Command-Line Handling of String Delimiters in Script Parsing - Parallel Transporter

Teradata® Parallel Transporter User Guide

Parallel Transporter
Release Number
August 2020
English (United States)
Last Update
Product Category
Teradata Tools and Utilities

A few simple syntax rules govern the tbuild command, and the other Teradata PT commands, at the command prompt on the various supported platforms.

The following examples suggest that single quotes should be avoided as string delimiters for command-line arguments on all platforms.

On All Platforms

  • Double-quote characters ( " ) are interpreted as string delimiters, and are stripped from the character strings they enclose.
  • A double-quote character as a data character in a string must be escaped with the backslash character ( \ ). For example:
    tlogview -j DTAC_FLD1@offshore36-746 -w "TASKNAME=\"SELECT_20001\""

On Windows Systems

On UNIX systems, single quotes (') are stripped away so that quotes are not part of the string. But on Windows systems, the quote becomes part of the string. This means that if you run something like this at the Windows command prompt:

C:\>tlogview -l 'C:\Program Files\Teradata\client\<version>\Teradata 
Parallel Transporter\logs\testjob.out'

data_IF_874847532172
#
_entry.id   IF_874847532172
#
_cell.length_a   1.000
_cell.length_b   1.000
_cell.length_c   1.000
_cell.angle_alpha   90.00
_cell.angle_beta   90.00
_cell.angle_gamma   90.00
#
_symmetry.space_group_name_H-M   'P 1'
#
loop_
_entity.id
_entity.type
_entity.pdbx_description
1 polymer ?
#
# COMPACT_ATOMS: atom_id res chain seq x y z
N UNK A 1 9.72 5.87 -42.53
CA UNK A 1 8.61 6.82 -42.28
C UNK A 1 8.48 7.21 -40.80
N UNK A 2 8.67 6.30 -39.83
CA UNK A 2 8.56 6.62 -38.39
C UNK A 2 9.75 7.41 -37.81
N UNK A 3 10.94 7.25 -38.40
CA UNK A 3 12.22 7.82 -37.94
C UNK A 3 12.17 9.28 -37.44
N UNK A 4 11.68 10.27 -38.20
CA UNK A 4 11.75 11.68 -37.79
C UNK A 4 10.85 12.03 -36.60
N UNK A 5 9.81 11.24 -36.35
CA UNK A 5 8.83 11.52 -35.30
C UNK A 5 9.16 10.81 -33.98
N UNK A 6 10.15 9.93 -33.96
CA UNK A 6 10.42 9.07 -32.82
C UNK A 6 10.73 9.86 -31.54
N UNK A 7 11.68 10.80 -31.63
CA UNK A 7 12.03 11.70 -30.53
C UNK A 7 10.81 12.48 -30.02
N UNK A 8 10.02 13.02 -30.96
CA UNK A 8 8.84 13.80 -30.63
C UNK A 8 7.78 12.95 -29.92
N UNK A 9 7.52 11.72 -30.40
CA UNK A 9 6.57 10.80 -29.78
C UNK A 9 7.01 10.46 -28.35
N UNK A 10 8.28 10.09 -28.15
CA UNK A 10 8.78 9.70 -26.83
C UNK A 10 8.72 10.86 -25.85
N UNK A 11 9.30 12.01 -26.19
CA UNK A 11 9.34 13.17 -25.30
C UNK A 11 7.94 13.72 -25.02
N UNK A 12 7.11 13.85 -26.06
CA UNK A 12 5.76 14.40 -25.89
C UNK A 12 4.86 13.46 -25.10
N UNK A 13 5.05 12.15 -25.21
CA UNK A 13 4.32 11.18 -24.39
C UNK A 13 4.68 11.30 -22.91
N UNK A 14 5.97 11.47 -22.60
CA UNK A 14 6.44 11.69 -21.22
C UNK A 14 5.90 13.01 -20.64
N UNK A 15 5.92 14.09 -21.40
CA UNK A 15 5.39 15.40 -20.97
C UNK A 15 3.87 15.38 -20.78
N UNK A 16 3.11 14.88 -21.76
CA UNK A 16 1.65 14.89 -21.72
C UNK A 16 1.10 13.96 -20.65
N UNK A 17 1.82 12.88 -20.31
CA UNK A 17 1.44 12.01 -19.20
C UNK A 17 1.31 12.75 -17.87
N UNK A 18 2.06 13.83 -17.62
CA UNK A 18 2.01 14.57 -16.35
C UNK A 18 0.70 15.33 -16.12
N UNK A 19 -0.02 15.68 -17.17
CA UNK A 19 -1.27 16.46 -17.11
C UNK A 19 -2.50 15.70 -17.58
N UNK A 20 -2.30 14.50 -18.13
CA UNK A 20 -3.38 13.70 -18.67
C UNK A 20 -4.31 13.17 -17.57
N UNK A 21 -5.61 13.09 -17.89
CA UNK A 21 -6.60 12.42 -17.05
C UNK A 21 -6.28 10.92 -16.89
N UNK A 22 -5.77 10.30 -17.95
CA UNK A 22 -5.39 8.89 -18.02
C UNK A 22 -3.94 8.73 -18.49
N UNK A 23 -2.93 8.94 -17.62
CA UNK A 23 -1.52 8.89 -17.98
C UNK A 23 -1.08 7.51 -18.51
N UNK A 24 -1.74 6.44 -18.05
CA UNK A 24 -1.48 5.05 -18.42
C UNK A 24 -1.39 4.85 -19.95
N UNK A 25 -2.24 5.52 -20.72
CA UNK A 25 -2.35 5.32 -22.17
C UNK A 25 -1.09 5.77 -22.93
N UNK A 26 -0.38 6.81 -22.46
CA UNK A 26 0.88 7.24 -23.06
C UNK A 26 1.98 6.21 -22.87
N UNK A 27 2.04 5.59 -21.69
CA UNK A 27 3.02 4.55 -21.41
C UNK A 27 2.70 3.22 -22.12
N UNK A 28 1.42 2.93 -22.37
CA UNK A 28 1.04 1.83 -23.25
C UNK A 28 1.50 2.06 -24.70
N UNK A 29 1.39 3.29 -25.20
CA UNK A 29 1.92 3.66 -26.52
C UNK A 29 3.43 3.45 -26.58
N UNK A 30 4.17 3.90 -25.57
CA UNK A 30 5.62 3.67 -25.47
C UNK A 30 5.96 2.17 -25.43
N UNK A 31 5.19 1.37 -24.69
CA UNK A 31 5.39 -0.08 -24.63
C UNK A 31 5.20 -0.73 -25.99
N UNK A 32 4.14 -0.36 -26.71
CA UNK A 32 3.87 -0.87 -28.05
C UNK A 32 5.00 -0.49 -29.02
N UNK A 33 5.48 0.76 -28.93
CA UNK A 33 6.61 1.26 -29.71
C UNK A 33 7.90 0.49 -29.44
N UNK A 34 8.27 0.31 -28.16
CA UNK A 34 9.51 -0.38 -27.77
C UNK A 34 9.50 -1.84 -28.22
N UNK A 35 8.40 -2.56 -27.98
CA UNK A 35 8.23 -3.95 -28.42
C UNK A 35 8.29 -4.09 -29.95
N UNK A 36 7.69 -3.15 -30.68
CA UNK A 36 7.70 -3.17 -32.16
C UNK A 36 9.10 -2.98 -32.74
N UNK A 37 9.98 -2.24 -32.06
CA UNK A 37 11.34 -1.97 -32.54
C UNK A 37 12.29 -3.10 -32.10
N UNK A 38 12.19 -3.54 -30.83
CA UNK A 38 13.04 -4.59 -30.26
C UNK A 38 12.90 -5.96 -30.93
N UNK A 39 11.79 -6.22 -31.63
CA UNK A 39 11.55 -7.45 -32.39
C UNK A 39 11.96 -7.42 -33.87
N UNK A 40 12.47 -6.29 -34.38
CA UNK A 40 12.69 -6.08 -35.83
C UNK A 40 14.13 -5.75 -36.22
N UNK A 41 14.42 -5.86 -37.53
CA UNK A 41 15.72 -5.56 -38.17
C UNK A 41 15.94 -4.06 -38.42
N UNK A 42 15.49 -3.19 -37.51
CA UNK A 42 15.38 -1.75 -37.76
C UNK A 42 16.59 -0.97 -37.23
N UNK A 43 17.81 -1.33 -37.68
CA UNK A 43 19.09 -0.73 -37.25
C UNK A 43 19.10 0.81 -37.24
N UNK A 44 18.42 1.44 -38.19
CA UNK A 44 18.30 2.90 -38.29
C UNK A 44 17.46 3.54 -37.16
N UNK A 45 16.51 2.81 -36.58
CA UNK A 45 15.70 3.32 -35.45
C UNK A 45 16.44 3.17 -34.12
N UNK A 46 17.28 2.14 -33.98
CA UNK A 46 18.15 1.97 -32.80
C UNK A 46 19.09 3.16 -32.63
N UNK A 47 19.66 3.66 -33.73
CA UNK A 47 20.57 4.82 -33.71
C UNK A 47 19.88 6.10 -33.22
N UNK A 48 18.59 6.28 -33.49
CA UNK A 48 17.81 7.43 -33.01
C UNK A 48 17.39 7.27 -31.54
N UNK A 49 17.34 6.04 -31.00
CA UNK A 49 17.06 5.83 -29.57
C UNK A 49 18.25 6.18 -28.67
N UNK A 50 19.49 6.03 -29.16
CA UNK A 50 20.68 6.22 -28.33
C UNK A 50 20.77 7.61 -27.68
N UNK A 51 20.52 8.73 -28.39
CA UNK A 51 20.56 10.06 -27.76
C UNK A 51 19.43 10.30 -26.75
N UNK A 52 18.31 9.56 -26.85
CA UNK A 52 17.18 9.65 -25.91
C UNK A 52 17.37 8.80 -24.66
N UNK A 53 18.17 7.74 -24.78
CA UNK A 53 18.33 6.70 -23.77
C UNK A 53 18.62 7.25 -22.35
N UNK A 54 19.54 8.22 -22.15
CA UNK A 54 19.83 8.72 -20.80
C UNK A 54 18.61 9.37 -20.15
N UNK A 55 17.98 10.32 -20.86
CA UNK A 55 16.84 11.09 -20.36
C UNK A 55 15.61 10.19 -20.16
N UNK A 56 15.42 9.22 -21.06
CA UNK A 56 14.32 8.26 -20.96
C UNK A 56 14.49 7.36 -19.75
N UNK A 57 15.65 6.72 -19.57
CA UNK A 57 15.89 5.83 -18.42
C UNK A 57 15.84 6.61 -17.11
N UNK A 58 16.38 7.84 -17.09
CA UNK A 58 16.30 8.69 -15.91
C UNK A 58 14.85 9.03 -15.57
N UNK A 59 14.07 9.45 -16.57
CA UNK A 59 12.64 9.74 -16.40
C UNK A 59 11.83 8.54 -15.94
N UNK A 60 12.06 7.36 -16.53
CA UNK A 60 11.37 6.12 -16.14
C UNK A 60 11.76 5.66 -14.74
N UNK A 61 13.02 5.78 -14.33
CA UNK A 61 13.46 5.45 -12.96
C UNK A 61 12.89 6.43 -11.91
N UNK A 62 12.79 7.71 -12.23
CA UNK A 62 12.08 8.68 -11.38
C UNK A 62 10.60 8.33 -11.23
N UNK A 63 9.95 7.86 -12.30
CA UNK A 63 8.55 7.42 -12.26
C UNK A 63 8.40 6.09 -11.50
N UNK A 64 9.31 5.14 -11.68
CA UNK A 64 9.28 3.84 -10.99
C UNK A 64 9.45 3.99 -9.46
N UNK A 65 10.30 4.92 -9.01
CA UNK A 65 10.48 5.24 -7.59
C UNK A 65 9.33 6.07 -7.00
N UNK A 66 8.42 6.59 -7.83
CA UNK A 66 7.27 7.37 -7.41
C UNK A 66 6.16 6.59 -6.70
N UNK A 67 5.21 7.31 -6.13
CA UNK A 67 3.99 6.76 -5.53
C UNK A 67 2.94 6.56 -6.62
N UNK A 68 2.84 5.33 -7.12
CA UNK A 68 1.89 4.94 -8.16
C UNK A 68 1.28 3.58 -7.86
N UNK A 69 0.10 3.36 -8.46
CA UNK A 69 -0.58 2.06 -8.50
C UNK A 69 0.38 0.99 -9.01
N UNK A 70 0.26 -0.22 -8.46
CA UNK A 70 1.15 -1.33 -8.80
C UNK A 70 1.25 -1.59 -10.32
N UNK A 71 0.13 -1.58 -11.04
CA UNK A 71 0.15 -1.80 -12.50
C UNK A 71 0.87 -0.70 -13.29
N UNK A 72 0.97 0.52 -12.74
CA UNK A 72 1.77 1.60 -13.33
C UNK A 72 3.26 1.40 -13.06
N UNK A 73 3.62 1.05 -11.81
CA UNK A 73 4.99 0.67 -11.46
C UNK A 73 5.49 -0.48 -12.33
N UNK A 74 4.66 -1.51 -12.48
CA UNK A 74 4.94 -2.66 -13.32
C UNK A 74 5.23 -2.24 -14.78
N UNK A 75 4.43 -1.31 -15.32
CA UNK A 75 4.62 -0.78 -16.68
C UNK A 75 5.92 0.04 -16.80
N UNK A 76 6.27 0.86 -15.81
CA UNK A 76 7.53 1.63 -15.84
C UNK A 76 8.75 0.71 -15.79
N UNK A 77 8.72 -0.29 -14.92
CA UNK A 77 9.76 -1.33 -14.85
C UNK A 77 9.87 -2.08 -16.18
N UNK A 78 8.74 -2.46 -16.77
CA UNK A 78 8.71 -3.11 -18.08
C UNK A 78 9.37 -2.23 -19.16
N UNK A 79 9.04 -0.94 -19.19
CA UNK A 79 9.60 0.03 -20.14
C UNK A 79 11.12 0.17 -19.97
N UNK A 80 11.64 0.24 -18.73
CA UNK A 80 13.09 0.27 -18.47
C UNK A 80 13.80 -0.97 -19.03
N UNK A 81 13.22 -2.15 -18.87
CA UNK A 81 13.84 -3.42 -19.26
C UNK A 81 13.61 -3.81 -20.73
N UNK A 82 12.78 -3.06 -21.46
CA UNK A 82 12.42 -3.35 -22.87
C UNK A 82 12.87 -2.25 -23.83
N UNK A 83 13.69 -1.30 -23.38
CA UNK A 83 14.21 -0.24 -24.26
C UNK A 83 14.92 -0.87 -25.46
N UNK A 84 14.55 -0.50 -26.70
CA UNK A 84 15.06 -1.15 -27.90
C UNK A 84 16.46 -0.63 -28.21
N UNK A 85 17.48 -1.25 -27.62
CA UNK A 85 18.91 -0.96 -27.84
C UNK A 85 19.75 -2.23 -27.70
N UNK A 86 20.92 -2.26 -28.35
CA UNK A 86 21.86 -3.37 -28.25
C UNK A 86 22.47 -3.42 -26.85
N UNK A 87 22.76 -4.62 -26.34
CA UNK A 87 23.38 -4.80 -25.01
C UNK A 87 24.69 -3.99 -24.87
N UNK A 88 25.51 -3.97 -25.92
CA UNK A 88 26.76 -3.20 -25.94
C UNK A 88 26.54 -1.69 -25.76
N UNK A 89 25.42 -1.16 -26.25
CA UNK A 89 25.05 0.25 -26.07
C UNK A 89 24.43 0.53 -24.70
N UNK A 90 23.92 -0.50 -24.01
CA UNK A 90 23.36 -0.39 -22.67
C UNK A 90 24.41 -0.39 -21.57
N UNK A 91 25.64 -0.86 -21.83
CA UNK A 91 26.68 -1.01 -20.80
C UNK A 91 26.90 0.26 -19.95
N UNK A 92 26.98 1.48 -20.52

the filename is read as 'C:\Program.......testjob.out', including the quotes, which is not the right file name.

On UNIX Systems

  • Single-quote characters are also recognized as string delimiters and are stripped from the character strings they enclose.
  • A single-quote character can be a data character only when it occurs in a string delimited by double-quote characters. For example, in the command:
    tbuild  -f  test_job.twb  -u  "verb=\"Couldn't\""

    the argument of the -u option passed to the tbuild program is the string verb= “Couldn’t”.

On z/OS Batch Systems

  • Command line parameters are entered with the PARM field of the EXEC JCL statement for z/OS batch jobs.
  • Single-quote characters are recognized as the PARM field delimiters and are stripped from the character strings they enclose.